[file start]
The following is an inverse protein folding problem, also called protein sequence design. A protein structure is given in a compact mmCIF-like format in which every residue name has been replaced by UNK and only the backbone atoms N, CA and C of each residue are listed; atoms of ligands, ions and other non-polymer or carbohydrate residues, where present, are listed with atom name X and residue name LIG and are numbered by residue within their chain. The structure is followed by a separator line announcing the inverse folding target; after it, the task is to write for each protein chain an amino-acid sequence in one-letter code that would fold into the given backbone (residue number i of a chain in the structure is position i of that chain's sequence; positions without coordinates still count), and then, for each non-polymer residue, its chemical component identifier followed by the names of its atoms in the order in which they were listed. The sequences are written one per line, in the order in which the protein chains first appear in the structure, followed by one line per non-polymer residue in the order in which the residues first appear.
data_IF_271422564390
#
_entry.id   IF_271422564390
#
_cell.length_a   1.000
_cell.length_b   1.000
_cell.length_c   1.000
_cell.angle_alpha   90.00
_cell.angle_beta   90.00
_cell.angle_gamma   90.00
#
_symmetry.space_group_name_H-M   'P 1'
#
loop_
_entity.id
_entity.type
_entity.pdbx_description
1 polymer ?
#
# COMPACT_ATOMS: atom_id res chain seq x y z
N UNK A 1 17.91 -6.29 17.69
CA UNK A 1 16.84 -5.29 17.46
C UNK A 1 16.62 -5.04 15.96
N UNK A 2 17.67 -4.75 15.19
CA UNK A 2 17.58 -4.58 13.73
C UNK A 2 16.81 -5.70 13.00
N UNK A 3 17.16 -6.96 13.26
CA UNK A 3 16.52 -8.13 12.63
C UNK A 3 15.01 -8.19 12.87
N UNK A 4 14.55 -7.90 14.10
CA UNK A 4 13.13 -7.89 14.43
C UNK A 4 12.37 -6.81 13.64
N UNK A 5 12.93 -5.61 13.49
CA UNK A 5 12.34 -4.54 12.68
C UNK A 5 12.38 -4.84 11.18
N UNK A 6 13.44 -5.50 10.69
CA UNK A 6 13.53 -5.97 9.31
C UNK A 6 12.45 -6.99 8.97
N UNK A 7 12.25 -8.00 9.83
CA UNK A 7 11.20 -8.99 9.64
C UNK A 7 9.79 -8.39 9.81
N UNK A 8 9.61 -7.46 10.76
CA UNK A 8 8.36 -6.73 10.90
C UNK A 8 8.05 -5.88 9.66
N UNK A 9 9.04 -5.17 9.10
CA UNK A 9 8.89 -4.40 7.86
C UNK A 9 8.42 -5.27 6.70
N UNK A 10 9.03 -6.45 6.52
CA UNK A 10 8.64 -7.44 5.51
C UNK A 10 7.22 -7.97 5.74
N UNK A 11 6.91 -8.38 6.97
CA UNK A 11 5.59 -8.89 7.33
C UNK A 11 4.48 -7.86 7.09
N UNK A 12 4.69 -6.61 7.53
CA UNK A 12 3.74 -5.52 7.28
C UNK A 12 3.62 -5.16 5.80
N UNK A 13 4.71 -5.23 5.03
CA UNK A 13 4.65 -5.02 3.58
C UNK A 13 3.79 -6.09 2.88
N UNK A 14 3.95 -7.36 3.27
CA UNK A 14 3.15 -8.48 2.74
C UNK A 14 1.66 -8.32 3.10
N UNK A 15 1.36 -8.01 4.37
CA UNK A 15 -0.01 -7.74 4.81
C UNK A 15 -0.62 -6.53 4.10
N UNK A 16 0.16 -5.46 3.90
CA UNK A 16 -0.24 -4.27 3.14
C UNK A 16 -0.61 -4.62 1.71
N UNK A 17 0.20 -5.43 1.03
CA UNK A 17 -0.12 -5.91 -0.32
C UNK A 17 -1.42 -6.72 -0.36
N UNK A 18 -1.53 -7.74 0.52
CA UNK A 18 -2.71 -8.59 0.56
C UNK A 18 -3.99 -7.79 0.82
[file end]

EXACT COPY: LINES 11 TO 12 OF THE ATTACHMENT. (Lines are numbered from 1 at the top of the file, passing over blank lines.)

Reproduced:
_cell.angle_gamma   90.00
#